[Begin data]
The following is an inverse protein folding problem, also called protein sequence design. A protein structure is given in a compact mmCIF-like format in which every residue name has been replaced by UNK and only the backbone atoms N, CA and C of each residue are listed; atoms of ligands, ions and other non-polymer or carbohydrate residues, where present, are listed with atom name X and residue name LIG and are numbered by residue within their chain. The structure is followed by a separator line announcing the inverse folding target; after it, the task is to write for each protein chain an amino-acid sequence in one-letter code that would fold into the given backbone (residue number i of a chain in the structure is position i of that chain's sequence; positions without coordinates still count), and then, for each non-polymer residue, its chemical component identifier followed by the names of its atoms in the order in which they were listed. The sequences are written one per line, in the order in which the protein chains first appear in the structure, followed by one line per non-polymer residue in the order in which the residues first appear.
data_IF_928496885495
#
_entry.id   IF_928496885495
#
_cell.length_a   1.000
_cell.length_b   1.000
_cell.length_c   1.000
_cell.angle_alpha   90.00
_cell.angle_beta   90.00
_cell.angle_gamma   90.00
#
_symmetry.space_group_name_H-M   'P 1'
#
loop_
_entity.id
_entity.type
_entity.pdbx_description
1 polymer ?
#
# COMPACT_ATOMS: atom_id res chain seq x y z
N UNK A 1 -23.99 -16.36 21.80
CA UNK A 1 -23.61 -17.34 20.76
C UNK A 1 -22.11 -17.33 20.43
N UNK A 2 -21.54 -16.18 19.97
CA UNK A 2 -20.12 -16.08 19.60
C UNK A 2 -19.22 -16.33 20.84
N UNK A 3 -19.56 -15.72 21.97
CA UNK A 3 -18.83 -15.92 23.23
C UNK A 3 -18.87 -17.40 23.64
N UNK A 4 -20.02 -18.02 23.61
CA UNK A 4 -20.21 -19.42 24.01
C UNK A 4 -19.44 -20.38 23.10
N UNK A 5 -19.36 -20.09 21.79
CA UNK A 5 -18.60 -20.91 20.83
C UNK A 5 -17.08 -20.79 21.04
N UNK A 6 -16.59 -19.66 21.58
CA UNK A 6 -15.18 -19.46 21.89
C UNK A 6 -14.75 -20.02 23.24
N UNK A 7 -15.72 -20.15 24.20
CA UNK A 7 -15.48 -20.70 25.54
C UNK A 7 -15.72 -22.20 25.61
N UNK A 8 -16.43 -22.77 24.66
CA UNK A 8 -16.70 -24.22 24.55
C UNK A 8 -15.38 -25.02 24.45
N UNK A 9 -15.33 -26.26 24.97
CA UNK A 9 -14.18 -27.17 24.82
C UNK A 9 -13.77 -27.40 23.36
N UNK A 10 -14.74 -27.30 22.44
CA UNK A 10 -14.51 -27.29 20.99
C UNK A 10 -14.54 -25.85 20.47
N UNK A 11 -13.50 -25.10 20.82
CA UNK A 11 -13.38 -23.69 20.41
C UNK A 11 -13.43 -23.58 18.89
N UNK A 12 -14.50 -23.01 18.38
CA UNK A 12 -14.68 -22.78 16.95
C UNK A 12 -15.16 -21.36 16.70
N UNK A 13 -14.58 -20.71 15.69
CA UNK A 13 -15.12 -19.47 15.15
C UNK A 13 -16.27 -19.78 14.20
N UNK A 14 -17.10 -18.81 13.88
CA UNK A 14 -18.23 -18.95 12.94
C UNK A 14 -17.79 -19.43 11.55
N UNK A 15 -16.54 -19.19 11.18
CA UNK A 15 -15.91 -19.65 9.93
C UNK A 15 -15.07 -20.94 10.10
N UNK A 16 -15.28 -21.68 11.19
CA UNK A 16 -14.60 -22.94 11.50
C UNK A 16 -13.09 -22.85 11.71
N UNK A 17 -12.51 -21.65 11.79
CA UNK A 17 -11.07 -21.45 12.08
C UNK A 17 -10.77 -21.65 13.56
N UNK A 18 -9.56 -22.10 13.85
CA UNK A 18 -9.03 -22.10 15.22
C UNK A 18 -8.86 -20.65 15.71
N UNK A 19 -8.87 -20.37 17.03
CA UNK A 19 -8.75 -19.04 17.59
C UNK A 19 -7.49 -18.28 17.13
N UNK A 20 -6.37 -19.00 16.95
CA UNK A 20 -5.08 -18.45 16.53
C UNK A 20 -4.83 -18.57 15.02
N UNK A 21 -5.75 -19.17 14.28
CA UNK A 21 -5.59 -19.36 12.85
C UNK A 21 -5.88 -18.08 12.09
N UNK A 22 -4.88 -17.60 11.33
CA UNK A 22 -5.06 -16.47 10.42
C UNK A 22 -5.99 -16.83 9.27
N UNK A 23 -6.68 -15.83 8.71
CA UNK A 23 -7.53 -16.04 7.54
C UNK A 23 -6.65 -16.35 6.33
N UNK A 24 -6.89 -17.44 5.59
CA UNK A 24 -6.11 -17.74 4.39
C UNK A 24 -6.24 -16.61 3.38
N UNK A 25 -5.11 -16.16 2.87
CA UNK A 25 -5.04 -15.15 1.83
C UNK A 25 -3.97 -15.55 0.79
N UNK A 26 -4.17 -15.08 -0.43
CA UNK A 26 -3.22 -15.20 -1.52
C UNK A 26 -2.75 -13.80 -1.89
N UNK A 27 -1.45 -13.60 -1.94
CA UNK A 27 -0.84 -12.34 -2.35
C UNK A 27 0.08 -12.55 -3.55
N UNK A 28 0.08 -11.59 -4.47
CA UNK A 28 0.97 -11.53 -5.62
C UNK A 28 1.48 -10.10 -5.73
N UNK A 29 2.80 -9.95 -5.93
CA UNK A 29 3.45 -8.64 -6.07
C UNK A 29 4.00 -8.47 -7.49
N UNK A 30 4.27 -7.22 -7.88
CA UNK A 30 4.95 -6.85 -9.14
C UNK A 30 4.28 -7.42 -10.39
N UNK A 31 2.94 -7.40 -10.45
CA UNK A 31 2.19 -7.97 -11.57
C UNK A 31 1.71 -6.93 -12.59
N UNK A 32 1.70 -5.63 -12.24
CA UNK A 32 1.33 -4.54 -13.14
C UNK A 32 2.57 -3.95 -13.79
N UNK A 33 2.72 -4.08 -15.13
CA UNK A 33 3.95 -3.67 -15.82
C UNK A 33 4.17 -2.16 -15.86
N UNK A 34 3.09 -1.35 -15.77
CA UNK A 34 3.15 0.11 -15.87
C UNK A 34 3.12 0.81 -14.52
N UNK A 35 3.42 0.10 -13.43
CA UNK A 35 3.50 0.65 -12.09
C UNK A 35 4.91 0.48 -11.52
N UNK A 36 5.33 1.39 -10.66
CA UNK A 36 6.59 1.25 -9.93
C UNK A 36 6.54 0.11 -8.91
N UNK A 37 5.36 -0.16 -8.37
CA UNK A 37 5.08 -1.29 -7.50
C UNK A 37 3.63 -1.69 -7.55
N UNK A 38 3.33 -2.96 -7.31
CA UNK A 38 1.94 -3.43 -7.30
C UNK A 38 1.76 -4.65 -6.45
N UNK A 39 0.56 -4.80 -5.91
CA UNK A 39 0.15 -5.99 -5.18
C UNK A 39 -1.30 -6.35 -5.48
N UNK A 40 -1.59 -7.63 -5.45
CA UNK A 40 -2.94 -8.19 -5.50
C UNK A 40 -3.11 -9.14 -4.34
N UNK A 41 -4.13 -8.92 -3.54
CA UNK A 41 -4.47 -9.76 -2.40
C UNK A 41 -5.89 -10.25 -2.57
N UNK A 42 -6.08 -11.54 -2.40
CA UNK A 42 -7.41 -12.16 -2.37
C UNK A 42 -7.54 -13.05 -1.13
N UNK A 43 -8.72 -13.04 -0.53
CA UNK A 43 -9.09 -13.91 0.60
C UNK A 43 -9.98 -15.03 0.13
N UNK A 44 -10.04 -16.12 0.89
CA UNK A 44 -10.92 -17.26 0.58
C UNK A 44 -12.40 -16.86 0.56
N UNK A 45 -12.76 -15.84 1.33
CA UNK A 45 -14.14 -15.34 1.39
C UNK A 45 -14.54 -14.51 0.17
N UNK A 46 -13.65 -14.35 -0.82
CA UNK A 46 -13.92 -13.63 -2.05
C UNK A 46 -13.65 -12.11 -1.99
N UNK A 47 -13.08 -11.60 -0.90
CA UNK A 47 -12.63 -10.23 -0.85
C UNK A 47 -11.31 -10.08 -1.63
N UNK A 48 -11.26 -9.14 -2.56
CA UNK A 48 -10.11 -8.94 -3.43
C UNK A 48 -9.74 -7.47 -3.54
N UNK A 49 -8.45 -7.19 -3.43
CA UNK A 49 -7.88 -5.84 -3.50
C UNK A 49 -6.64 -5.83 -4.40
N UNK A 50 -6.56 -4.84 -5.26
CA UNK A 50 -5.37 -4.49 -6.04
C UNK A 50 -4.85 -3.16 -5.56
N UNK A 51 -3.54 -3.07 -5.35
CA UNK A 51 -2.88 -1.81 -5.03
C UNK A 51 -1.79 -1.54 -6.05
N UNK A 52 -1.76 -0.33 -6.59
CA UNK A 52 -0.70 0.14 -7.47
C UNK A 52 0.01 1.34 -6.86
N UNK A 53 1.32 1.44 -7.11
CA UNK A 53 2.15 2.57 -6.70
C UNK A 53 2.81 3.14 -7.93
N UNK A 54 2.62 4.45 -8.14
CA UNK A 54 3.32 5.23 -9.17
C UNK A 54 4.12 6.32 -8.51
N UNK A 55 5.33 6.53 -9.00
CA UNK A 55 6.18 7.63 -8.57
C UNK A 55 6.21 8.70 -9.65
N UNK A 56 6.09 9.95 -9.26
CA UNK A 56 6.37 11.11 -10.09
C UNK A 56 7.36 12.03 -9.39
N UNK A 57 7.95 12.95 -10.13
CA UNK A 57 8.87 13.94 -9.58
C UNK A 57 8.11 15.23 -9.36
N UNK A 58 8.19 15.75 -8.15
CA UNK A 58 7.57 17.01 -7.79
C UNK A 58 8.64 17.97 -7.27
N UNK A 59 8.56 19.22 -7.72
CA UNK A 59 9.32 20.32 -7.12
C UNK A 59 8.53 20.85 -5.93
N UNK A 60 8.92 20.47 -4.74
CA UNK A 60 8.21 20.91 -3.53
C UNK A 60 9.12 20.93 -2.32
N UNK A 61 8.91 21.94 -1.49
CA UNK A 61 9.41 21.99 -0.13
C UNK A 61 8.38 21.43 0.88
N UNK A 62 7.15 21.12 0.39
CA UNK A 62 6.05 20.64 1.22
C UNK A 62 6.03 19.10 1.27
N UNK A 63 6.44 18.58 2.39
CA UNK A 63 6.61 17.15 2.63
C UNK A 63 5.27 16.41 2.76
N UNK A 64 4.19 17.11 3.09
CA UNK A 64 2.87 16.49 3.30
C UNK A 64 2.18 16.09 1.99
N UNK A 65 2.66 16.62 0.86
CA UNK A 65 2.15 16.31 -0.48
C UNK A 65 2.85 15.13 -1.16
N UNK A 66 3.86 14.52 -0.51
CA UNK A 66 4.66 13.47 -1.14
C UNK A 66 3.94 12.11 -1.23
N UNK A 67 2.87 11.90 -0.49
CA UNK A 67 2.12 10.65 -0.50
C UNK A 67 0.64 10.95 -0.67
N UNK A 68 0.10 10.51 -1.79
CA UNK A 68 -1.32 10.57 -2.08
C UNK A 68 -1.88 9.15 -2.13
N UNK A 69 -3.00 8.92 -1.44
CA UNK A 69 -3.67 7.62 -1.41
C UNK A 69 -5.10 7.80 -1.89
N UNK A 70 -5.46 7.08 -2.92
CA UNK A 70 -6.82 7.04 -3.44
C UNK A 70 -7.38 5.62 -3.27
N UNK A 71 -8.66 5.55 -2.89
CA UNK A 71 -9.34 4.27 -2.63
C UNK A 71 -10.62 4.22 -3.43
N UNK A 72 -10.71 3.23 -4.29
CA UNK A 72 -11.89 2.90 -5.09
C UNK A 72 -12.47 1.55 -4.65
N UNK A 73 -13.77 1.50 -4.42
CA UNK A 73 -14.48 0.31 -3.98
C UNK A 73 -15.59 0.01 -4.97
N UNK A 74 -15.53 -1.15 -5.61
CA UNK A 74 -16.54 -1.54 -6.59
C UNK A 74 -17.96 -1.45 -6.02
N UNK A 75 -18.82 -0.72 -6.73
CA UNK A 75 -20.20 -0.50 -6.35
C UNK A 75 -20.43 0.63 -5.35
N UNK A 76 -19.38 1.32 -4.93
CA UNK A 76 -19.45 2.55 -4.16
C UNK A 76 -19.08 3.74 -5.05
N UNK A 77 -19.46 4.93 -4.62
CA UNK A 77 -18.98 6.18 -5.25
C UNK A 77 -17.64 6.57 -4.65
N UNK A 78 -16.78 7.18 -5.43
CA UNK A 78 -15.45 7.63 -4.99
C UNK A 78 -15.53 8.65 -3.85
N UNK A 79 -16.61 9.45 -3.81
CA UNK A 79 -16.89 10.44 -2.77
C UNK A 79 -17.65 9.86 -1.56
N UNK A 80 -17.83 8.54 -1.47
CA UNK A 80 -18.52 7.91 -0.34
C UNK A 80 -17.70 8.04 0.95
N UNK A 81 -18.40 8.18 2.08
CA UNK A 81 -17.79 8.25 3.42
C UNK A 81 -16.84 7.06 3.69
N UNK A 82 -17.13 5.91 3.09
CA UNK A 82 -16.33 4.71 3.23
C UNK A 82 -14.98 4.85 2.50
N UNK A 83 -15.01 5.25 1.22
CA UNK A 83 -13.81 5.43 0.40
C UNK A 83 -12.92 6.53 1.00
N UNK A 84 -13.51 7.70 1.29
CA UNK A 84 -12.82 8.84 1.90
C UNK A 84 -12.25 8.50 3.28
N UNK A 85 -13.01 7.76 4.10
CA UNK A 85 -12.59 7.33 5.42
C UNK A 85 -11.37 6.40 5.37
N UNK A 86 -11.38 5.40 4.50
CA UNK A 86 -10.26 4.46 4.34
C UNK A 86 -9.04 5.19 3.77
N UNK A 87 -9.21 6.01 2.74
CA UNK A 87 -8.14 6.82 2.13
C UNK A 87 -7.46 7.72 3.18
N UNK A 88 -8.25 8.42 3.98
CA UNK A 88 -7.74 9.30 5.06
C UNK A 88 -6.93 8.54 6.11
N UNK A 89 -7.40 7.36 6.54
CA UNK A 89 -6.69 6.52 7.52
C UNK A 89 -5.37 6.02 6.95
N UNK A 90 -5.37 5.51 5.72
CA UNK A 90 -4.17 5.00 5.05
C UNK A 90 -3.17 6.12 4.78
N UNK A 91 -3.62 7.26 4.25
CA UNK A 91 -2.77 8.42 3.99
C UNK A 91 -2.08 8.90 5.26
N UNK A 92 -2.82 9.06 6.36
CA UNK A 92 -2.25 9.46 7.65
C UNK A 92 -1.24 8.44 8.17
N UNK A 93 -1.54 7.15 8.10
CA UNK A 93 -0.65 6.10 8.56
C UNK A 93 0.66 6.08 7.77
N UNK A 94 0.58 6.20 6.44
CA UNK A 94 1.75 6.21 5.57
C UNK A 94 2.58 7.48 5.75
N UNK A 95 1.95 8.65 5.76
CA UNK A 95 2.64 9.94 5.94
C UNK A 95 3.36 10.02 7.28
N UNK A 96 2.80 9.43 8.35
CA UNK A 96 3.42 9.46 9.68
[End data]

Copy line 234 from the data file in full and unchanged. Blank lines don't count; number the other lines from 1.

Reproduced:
C UNK A 71 -10.62 4.22 -3.43